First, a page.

and assessment process. All U.S. companies desiring to become a supplier will need to register with their prospective customer. In addition, AS9100 and NADCAP would be considered minimum requirements for doing business in the aerospace supply chain in the UK. All companies desiring to the Ministry of Defence are required to complete Cyber Essentials accreditation.
Current Market Trends and Demand
The commercial aerospace sector has been significantly impacted by COVID-19. There have been deep job cuts at OEMs and SMEs alike and aircraft production and work orders have been cut by approximately 40%. Airbus have reduced their staffing levels by 1,700 jobs at its factory at Broughton and Rolls Royce have reduced their staffing levels in the UK by 3,000 jobs. Airbus announced that the aerospace industry is facing the gravest crisis the industry has ever experienced that its business in the civil airliner business was reduced by 40%, and that it expects to remain at this reduced level for the next two years. Airbus expects there will be an uptake in single-aisle business in 2022 and that widebody deliveries will take longer to recover, perhaps until 2025.
The pre-COVID surge of demand for fixed wing aircraft and helicopters was being led by high-growth economies from Asia, the Middle East and South America. UK aerospace companies are actively seeking opportunities in these high-growth markets as their importance in the global supply chain increases. These markets were expected to account for 58 percent of new fixed wing aircraft and 45 percent of rotor craft orders to 2031. With previous market projections forecasting a requirement for 29,000 new large civil airliners, 24,000 business jets, 5,800 regional aircraft and 40,000 helicopters by 2032, the right prioritization and strategy will be critical in maximizing the opportunities for the UK aerospace industry. Major international OEMs and MRO providers shifted some activities to these countries or were planning to do so.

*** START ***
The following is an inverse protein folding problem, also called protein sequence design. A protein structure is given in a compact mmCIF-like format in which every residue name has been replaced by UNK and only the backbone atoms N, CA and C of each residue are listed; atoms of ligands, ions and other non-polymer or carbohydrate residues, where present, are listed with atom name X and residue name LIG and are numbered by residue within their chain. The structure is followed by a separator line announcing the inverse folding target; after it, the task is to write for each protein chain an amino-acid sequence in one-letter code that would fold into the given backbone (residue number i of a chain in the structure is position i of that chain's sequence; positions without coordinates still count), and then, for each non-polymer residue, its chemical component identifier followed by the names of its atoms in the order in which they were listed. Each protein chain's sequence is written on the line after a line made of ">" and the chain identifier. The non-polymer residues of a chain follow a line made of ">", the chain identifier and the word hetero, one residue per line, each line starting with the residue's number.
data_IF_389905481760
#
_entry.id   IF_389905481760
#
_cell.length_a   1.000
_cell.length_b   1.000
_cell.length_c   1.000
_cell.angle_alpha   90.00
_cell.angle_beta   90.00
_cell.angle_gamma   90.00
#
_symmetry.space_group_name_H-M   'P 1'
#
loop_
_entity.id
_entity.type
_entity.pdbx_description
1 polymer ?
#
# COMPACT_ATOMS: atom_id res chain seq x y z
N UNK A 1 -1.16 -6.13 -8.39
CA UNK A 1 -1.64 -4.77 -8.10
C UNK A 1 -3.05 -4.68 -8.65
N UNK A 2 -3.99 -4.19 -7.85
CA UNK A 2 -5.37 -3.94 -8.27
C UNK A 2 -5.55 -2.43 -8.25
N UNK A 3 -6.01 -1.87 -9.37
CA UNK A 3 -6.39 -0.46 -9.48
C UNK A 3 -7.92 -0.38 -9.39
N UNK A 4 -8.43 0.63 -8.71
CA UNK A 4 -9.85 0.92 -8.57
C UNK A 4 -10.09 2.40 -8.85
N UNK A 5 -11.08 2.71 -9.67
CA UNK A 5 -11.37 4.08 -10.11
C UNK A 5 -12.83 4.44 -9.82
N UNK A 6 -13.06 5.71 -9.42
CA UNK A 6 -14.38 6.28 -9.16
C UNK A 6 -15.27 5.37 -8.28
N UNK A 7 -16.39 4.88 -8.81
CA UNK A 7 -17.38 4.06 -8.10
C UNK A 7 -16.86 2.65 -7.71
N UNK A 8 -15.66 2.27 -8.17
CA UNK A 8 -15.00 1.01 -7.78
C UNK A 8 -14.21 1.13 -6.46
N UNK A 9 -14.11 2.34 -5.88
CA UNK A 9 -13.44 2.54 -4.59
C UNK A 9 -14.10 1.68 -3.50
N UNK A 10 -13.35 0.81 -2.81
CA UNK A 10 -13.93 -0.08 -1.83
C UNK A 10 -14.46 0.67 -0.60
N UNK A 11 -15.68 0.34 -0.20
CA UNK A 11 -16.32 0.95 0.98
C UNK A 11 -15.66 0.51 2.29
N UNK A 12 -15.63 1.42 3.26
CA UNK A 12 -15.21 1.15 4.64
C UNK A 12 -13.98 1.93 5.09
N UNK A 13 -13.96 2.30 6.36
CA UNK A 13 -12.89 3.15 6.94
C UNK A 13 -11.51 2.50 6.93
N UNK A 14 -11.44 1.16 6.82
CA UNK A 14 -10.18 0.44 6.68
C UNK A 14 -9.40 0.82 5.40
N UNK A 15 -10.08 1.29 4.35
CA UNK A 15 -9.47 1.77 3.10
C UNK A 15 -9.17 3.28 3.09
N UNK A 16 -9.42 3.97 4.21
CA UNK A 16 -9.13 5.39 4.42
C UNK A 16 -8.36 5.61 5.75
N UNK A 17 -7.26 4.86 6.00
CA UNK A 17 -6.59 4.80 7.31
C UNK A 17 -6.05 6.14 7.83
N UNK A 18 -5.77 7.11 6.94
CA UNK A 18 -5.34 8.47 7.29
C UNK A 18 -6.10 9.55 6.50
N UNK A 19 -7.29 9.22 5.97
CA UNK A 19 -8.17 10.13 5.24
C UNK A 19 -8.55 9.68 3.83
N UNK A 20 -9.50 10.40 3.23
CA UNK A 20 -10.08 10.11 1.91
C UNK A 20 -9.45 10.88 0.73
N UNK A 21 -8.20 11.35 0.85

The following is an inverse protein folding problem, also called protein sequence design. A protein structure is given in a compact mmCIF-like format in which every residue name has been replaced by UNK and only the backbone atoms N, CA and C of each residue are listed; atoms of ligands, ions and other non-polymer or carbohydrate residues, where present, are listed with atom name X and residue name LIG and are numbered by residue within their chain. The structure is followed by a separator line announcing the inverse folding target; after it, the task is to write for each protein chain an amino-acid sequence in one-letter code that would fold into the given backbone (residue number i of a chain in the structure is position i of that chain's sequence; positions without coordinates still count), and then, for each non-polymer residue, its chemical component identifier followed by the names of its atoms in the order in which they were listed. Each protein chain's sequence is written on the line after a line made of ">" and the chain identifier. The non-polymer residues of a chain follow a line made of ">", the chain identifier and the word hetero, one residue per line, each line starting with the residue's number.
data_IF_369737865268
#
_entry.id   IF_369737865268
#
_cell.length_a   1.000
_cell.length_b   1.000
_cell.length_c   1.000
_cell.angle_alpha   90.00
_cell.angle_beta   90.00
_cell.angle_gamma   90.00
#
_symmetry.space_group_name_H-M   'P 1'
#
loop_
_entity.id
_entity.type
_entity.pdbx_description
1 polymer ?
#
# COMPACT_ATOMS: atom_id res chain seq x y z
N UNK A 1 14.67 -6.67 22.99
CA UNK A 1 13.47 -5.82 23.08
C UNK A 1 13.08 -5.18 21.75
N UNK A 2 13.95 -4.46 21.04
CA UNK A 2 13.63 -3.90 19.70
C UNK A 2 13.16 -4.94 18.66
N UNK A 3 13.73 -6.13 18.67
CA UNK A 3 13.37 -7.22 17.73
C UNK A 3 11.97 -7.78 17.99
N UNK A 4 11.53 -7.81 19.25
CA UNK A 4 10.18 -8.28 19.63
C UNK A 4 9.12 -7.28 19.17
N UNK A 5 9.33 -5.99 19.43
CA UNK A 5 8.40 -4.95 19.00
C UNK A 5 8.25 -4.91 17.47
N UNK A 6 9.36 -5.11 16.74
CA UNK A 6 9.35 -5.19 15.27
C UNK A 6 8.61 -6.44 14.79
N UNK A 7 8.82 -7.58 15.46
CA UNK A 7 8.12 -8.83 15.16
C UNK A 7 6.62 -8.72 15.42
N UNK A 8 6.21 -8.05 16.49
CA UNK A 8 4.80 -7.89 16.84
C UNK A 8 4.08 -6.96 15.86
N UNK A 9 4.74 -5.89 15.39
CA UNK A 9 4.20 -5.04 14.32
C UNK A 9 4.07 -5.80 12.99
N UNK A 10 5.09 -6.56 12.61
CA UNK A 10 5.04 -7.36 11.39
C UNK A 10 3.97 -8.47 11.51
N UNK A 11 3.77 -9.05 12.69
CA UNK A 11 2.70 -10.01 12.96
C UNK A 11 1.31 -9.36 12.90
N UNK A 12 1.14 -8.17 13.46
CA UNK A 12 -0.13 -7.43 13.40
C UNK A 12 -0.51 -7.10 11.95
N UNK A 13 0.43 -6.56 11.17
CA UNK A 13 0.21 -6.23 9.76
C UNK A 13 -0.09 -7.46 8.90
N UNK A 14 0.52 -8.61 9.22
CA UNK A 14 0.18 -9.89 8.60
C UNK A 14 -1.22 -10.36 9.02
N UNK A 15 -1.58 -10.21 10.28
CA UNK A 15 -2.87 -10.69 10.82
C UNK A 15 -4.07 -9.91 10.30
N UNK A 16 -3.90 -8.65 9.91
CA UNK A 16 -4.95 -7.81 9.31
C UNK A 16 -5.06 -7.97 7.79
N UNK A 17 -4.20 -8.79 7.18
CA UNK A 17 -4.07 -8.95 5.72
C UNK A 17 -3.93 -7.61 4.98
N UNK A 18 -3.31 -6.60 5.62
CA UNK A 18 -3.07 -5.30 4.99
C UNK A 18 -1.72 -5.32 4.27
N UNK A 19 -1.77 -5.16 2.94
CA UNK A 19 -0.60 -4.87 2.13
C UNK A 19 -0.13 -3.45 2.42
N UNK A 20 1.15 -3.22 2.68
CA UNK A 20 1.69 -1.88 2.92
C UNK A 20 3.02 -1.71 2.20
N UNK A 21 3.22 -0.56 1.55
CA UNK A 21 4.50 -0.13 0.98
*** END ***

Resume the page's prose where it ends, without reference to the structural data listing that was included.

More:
The best prospects for U.S. aerospace firms in the UK continue to be associated with the manufacturing of new aircraft or new versions of older aircraft. The key areas include:
- Aerodynamics (e.g. wing design)
- Propulsion (e.g. rotor blades, engine assembly)
- Aero structures (e.g. fuselage & wing assembly)
- Advanced systems (e.g. avionics, undercarriage)
The best prospects for a U.S. defense supplier come in autonomous solutions for air, land, sea and subsea domains; counter-autonomous solutions, artificial intelligence solutions for all 5 domains, cyber solutions, soldier systems such as night vision devises, optical systems for crew served weapons or small arms and tactical radios.
Rotorcraft & UAVs
Officials from the UK’s Maritime & Coastguard Agency (MCA) have begun industry engagement sessions as they work towards the procurement of the second-generation of Search and Rescue (SAR) service. While the tender for the present SAR contract included a technical specification document for the helicopters and base structure that ran to 76 pages, the MCA stresses that it is “agnostic” as to how the future service will be delivered. Although helicopters will remain the primary platforms for rescue missions, the MCA is encouraging bidders to offer solutions that use current and emerging technologies such as UAVs or even high-altitude pseudo-satellites for surveillance.
U.S. Embassy London